Before the servant sups (v. 33), he relates the substance of his mission.

He reveals (1) who his master is (v. 34), (2) his master’s prominence (v. 35), and (3) the necessity for his master’s miracle son/heir to take a wife from the family in Nahor (vv. 36-38).

The servant also tells the entire tale from start to finish:

(1) Abraham’s response to his query (vv. 39-41),

(2) His prayer request, and Rebekah’s answer (vv. 42-47), and

(3) His worship of God because of His mercy, truth, and guidance (v. 48).

Now he only requires a “Yes” or “No” answer from the family (v. 49).

So convincing is the old man's story that Laban and Bethuel, in essence, say, “Here’s Rebekah; she’s yours” (vv. 50-51).

Overcome with gratefulness, Abraham’s steward first worships the LORD again, and then loads Rebekah down with all kinds of jewelry and clothing (vv. 52-53a).

Even brother Laban and mother Bethuel acquire a few “precious” articles (v. 53b).

After celebrating the transaction with a feast, the servant and his attendants stay overnight, intending to depart the next morning (v. 54).

Laban and Bethuel, however, have a different agenda; they wish Rebekah to stick around for at least another ten days (v. 55).

This delay, however, does not sit well with the servant (v. 56).

When they ask about the young lady’s desires, she agrees to leave immediately with her nurse Deborah and the blessings of her family (vv. 57-60; cf. 35:8).

Meanwhile, while meditating in a field near Beer Lahai Roi, Isaac happens to catch a glimpse of a caravan (vv. 61-63).

[The Angel of the LORD met Hagar here (16:14].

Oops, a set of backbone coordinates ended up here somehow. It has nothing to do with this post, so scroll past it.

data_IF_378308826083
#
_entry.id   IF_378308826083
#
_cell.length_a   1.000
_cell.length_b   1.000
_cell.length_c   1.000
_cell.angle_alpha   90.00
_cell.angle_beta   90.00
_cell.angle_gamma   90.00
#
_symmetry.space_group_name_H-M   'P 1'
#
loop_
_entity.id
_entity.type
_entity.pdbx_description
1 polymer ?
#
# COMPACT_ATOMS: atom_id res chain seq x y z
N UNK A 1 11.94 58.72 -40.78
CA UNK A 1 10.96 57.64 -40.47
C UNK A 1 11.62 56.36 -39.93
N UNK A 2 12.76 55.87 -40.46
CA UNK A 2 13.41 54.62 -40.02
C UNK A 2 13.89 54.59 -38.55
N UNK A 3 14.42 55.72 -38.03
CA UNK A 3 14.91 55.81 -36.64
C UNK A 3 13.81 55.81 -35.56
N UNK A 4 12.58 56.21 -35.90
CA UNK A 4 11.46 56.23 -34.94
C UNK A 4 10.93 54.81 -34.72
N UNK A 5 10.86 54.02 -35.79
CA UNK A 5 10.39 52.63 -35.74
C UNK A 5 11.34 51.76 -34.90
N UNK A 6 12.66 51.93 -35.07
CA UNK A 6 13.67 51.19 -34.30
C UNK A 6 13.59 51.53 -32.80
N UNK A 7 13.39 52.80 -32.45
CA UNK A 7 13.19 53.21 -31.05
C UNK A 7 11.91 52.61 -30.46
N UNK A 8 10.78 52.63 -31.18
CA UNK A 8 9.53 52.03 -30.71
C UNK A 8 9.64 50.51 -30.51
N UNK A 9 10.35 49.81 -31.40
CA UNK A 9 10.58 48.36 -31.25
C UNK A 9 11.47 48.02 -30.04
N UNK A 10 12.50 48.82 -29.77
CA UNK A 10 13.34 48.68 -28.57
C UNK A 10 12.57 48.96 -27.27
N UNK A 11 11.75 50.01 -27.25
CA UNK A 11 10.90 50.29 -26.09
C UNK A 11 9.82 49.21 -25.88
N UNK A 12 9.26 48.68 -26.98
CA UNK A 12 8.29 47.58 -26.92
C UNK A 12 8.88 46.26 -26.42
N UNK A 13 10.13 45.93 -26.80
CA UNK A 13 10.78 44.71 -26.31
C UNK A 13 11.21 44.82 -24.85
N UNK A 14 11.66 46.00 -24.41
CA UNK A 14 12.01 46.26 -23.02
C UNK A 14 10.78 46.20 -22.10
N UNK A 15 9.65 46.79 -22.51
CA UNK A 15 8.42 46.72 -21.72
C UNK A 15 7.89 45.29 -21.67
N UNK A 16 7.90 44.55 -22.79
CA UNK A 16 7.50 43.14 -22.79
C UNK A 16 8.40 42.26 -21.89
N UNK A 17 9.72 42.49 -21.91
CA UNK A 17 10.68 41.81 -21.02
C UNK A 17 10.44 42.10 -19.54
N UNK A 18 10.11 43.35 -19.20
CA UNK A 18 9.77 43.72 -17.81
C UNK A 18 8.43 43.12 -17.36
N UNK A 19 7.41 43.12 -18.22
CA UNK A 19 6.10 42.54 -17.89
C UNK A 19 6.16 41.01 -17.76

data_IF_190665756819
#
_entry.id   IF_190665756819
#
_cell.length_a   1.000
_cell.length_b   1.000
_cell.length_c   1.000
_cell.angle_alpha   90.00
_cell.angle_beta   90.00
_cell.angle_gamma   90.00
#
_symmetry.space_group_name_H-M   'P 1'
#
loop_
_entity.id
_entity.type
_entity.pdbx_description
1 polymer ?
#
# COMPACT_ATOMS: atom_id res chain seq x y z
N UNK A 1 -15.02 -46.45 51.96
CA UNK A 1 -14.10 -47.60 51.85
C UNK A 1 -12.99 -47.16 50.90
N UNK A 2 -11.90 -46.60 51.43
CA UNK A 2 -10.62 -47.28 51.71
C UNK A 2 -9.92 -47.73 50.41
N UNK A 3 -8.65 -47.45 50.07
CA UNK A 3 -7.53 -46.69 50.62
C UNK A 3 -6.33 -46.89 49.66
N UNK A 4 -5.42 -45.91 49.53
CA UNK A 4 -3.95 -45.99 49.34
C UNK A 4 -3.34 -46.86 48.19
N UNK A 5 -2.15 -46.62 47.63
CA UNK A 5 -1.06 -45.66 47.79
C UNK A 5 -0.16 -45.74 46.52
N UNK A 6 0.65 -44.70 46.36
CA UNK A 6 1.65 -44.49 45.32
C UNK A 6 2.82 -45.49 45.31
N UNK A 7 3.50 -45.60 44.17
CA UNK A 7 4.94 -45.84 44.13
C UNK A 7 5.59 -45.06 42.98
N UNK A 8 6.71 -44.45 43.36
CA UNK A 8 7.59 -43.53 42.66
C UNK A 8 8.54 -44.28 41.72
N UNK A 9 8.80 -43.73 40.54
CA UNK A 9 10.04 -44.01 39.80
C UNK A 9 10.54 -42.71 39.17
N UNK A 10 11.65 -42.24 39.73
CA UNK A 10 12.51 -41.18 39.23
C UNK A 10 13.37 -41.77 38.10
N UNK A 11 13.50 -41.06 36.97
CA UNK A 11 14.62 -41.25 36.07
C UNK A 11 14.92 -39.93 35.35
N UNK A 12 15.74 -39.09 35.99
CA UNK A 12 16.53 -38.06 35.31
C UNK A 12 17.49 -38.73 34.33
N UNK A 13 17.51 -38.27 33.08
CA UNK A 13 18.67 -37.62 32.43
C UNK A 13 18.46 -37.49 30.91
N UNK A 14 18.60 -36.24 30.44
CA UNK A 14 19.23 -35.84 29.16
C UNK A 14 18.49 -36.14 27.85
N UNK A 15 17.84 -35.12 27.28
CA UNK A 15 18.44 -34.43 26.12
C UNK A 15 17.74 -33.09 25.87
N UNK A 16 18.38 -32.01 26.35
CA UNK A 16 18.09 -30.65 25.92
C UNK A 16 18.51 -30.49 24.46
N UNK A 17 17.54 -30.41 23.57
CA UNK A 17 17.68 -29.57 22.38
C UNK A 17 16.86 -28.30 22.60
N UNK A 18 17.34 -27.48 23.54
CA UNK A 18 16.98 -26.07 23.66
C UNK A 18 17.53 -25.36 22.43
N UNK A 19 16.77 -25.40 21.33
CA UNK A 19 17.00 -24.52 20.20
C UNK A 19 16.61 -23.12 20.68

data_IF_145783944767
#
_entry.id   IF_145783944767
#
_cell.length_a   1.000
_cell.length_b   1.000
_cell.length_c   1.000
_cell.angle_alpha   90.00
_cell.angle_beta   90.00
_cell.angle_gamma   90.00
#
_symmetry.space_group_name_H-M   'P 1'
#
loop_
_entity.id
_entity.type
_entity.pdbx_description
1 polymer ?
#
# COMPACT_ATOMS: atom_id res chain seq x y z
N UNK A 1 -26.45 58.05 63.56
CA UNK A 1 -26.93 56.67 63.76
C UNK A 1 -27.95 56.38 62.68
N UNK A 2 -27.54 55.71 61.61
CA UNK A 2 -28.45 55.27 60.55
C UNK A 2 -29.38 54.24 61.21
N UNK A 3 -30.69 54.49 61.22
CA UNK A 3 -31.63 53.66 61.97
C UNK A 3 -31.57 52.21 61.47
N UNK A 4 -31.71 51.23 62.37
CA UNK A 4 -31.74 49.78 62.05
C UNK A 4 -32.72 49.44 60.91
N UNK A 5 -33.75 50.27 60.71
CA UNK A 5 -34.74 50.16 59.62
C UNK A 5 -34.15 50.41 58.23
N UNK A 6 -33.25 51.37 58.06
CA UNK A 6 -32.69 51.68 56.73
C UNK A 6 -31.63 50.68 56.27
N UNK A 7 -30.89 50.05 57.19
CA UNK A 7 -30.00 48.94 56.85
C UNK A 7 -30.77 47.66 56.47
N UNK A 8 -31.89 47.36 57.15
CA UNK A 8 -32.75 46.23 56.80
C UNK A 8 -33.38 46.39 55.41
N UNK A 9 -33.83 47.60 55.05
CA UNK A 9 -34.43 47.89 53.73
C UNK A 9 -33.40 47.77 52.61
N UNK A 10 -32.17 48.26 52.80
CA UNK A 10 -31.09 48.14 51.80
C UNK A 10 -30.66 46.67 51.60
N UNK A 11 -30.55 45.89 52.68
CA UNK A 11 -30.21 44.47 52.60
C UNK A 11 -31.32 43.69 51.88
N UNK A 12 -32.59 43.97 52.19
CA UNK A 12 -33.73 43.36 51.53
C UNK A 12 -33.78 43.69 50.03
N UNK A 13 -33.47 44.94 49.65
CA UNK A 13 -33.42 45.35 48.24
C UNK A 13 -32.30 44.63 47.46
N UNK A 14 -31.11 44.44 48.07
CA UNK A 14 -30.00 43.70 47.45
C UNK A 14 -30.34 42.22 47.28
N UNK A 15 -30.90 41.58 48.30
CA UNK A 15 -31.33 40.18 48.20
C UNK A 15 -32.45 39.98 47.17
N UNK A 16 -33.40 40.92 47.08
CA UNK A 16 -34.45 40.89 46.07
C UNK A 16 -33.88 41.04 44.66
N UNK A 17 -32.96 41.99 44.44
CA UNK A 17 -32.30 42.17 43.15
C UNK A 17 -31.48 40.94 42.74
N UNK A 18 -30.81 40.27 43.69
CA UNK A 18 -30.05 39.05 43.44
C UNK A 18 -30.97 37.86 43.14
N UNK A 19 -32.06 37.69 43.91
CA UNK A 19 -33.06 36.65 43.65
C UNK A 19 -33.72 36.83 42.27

Seeing a man approaching the camels, Rebekah asks Abraham’s servant, “What is this one’s name?” (vv. 64a-65a)

When she learns that he is her husband-to-be, she covers her face with a veil and dismounts (vv. 64b, 65b).

After the steward informs Isaac of the success of his search, the young man takes Rebekah as his wife (vv. 66-67a).

His great love for Rebekah eases the pains he had been suffering after the death of his mother, Sarah (v. 67).

Burial Site of Abraham and Sarah


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Genesis 25

After Sarah’s death and Isaac’s marriage to Rebekah (24:67), Abraham marries Keturah (v. 1). Another short genealogy ensues, that of Keturah (vv. 2-4).

Nearing the end of his life, Abraham begins to part with his possessions; he, of course, remembers Isaac first (v. 5).

[The theme of possessions plays a prominent role in Genesis (cf. 12:16, 20; 13:1; 14:11-12, 16, 19, 22; 23:11-13; 24:10, 36)].

To his other “families” Abraham also gives gifts, but does not allow these members to dwell with the son of the promise (v. 6).

Abraham lived one hundred seventy-five years—a considerable length of time, but not nearly approaching the longevity of his antediluvian ancestors (vv. 7-8).